There is only one football TV show for me, and I’m using the word football in it’s European context. It is of course, the wonderful Match of the Day which for many British sports fans is an almost ubiquitous part of our childhood.
It’s format has not changed that much since it first aired in 1964 and it’s widely recognised as the longest running football television programme in the world. Indeed it’s actually one of the longest running shows on the oldest public broadcasting company which perhaps gives you some idea of it’s place in history. Indeed I’d warrant that most UK football fans had their first experience of football watching the Match of the Day highlights.
There have though been a few gaps in it’s broadcasting history most of them due to the BBC losing broadcasting rights in the ridiculous bidding wars that lie behind the Premiership rights. However it’s good news for the last decade or so it’s not only returned to our screens on a Saturday night but you can also watch Match of the Days stream online too from it’s website. There is also alternative versions such as Match of the Day 2 which is normally broadcast to cover midweek matches.
However this internet enabled functionality is not available in the USA or indeed anywhere outside the United Kingdom. Just like the rest of the BBC iPlayer programmes if you try and watch them online from the US for example you’ll simply get a little message saying it’s not available in your area.
Fairly devastating for any UK football fan who happens to be outside the UK on a Saturday night, I can tell you. However fear not, there is a way and this short video shows you how.
How to Watch Maths of the Day Stream from Outside the UK
That’s all there is to it at least on a computer or laptop, if you have access to a VPN service with servers in the UK. The one in the video is called Identity Cloaker and is actually a security product designed to keep your internet connection secure. It is though used by thousands of people simply to watch British Television and bypass similar blocks in countries across the world.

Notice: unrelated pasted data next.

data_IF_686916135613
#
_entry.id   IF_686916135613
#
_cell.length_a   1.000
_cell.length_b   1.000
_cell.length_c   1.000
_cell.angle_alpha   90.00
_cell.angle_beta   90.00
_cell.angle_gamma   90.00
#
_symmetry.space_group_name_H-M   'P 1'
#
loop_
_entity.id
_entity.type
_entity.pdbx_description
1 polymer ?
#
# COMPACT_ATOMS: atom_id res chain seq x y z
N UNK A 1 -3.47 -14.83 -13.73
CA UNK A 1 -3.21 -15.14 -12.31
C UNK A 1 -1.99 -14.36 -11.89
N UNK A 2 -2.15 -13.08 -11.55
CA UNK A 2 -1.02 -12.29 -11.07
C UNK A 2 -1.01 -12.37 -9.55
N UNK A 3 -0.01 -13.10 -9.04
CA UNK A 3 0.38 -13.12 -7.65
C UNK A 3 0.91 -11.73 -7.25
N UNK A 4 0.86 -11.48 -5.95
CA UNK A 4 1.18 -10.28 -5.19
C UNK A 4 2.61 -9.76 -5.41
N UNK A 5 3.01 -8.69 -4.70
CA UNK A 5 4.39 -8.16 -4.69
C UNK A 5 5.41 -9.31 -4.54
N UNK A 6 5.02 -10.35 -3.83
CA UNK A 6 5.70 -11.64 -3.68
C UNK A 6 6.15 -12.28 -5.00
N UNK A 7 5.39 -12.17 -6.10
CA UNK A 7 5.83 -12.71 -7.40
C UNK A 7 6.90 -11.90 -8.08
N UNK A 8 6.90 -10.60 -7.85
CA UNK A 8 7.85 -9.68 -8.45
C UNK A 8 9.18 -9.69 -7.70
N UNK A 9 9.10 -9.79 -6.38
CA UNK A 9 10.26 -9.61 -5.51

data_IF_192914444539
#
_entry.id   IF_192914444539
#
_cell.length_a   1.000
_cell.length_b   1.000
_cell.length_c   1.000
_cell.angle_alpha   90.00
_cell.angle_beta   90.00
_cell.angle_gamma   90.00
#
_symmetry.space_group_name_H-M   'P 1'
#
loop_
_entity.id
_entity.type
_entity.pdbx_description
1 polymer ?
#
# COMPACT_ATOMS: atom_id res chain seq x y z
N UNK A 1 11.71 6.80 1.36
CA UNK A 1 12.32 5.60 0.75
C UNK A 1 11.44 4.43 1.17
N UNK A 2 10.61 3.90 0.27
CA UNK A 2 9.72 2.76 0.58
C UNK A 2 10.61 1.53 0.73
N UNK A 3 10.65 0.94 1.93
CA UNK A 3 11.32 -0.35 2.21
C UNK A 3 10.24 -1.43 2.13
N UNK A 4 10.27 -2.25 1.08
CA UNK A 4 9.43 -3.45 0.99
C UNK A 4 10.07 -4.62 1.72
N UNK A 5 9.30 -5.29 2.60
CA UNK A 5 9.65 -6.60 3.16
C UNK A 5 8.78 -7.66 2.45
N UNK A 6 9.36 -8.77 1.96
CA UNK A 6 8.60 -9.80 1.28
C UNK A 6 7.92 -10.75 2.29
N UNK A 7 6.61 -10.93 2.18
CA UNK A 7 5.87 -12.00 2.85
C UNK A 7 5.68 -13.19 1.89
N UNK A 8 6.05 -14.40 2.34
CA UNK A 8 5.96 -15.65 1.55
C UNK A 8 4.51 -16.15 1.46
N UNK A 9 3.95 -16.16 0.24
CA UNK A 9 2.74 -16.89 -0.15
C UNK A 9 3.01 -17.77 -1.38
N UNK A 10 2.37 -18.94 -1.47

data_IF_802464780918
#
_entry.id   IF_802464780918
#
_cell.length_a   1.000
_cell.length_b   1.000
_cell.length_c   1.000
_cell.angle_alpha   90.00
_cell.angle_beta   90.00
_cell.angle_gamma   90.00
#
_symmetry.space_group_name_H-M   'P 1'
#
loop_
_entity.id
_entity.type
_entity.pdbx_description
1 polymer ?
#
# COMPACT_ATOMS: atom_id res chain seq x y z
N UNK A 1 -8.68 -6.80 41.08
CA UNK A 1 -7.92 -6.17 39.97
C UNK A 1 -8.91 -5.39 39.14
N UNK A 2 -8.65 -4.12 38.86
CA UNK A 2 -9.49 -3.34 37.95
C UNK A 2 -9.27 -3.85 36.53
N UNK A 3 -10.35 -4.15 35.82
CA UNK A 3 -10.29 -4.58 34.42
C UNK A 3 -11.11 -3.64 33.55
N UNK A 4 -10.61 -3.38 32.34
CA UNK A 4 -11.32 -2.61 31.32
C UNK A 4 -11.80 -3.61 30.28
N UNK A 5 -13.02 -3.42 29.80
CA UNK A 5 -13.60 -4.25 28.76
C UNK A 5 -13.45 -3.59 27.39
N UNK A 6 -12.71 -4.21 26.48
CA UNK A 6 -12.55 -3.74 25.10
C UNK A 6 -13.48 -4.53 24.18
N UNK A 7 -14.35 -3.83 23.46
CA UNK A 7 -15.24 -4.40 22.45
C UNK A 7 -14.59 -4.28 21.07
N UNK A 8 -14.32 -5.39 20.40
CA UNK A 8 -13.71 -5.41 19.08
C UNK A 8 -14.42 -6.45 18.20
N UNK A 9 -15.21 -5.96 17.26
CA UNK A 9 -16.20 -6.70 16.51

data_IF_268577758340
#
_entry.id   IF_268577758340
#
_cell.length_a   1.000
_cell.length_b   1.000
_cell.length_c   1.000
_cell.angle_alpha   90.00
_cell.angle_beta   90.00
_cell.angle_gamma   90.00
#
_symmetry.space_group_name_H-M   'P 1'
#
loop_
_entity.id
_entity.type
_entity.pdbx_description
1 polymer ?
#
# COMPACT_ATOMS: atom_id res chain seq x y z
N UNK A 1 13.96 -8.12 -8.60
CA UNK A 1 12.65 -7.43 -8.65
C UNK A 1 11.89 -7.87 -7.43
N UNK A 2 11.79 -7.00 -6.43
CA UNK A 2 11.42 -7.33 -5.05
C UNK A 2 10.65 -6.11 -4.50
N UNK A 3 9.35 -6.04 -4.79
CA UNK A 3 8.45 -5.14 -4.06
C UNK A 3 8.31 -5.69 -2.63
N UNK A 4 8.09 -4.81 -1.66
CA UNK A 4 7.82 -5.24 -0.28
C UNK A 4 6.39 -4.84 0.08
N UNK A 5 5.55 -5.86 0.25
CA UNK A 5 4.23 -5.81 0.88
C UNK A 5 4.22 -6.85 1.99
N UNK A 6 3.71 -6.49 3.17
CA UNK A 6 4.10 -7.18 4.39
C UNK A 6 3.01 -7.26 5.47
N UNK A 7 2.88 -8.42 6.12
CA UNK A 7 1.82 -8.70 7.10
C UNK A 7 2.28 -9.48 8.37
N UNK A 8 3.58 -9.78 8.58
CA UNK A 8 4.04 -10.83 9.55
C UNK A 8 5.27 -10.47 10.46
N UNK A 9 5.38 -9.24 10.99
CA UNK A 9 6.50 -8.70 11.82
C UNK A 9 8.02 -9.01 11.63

It works by hiding your true location by streaming everything through something called a VPN server. When you connect to the BBC website for example, you will appear to be based in the UK as only the IP address of the VPN server will be visible. Your own location is completely hidden, although you may have to login to the site now as the BBC is starting to make this mandatory. This doesn’t cause any problems though as long as you have the VPN enabled. You can also use it to watch Match of the Day live from the main BBC website.
Remember though, it’s not archived in the same way as other programmes on BBC iPlayer so if you miss the live showing don’t leave it too long. The rules change depending on the rights agreements with the FA but you’ll find Match of the Day on iPlayer is never archived for more than seven days so be quick!
For sports fans and indeed for anyone who travels a lot it’s a very worthwhile investment as this practice of restricting access based on location is extremely common. Indeed nearly every US TV station does the same and you’ll find you’ll get blocked from them when leaving the US. Using the VPN you can bypass these too, though. All you need to do is to connect to a US server instead of a UK one to restore access when you’re outside the country.
So that’s it, the software we use is called . and indeed we’ve been using it now for over ten years primarily to access UK television but also channels in different countries too including the US versions of Netflix and Hulu.
Give the . and see for yourself, never get blocked again and surf the web in complete privacy.by